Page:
Monday, 19 March 2012
Minerals Resource Rent Tax Bill 2011, Minerals Resource Rent Tax (Consequential Amendments and Transitional Provisions) Bill 2011, Minerals Resource Rent Tax (Imposition — General) Bill 2011, Minerals Resource Rent Tax (Imposition — Customs) Bill 2011, Minerals Resource Rent Tax (Imposition — Excise) Bill 2011, Petroleum Resource Rent Tax Assessment Amendment Bill 2011, Petroleum Resource Rent Tax (Imposition — General) Bill 2011, Petroleum Resource Rent Tax (Imposition — Customs) Bill 2011, Petroleum Resource Rent Tax (Imposition — Excise) Bill 2011, Tax Laws Amendment (Stronger, Fairer, Simpler and Other Measures) Bill 2011, Superannuation Guarantee (Administration) Amendment Bill 2011; Second Reading
Tonight I rise to speak on the Minerals Resource Rent Tax Bill 2011. This is a copybook example of how not to implement a policy. The government did not talk to the states who own the resources before it announced its policy. It did not consult with the mining companies which have the right to mine the resources. It did not consult with the Australian people before it announced its original mining tax.
The tax has so many flaws it directly led to the removal of the sitting Prime Minister as an unprecedented event in our political history, an event from which the Labor Party has yet to recover, since it was that event that led them to the arms of the Greens where they are now terminally wedged, Labor wanting to do the right thing by the workers and the wealth creators of this nation and the Greens wanting to progressively shut down our economy, particularly those parts which rely on exploiting our abundant national resources. Most of those resources are in regional Australia and, therefore, it is no surprise that the vote of the Greens is much lower outside the capital cities.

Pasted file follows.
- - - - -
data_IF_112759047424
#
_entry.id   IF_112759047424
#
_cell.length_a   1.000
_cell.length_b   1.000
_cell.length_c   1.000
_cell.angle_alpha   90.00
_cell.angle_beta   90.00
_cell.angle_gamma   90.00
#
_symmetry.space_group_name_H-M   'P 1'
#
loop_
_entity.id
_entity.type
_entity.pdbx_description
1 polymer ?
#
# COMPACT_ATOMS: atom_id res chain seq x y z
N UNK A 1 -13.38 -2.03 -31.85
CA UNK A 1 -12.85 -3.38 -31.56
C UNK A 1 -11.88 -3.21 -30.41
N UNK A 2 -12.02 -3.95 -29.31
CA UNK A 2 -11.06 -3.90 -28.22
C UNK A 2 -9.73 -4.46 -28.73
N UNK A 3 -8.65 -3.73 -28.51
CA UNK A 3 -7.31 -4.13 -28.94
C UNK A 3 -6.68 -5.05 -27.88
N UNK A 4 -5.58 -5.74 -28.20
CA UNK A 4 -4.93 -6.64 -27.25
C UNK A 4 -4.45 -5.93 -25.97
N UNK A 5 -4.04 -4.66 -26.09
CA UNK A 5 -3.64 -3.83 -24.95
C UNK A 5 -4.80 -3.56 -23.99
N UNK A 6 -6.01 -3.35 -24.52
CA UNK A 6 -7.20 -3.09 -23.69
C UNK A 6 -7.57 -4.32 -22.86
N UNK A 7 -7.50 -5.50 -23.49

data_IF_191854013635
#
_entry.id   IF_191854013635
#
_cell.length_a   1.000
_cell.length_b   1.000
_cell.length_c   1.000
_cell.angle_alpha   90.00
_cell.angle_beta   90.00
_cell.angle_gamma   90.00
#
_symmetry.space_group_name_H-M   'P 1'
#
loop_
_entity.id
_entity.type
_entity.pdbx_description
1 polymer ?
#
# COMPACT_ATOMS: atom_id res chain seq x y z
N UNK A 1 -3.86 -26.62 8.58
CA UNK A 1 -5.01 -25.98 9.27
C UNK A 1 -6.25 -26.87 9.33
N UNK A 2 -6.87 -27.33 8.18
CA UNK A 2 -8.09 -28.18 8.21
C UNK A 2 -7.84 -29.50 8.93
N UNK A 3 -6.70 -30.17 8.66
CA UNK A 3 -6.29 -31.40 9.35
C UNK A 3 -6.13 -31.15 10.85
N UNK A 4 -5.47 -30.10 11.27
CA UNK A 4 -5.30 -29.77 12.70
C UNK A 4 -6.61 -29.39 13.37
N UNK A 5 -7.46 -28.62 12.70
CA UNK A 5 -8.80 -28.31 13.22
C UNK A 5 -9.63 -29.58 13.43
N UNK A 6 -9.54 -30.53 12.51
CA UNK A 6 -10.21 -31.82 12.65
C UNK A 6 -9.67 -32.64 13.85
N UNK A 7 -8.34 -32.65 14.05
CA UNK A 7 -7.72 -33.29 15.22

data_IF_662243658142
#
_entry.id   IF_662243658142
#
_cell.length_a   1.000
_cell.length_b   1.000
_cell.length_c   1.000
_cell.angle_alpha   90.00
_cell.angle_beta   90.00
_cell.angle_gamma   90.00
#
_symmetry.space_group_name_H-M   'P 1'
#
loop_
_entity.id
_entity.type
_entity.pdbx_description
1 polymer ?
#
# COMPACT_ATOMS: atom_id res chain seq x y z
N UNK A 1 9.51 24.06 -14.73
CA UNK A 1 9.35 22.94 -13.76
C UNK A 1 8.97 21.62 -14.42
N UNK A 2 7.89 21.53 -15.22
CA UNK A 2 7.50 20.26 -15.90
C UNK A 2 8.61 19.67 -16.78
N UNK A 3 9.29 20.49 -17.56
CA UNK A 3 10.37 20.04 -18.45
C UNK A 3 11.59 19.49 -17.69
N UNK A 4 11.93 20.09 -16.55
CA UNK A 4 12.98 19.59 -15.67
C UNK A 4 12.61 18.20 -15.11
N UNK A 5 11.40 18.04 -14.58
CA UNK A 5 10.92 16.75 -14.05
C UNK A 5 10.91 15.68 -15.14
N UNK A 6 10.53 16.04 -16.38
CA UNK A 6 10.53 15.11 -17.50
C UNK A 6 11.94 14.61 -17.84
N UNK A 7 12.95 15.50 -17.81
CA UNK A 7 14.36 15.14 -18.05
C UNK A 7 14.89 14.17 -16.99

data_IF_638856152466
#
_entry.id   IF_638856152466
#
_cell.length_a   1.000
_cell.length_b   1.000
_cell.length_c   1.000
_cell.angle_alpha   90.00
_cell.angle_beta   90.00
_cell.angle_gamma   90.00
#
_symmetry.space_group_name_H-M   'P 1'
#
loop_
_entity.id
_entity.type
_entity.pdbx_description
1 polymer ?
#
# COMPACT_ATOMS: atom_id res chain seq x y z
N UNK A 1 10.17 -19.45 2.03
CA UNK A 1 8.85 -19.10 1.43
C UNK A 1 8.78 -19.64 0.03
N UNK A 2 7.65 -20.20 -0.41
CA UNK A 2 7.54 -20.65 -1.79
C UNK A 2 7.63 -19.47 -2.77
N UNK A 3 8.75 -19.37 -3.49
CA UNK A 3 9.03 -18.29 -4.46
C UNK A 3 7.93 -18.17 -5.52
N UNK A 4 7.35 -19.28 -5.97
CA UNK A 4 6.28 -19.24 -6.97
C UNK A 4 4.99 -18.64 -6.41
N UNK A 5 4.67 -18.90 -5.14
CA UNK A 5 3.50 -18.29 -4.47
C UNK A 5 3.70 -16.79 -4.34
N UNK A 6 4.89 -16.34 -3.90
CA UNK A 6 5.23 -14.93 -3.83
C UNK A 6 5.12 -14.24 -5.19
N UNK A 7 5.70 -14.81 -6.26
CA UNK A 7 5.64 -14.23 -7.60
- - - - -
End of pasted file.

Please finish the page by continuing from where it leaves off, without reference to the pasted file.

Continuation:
While the mining tax might be the greatest example of how the Labor Party can stuff up a mining industry, it is not the only example. The Labor government in Queensland has acted with similar haste with coal seam gas. Coal seam gas could be a historic economic opportunity for Queensland, particularly western Queensland, but it must be managed properly and a fair share of the benefits must flow to the regions from which the resources come. The Labor government in Queensland has fundamentally failed to strike this balance. It has sold off mining leases.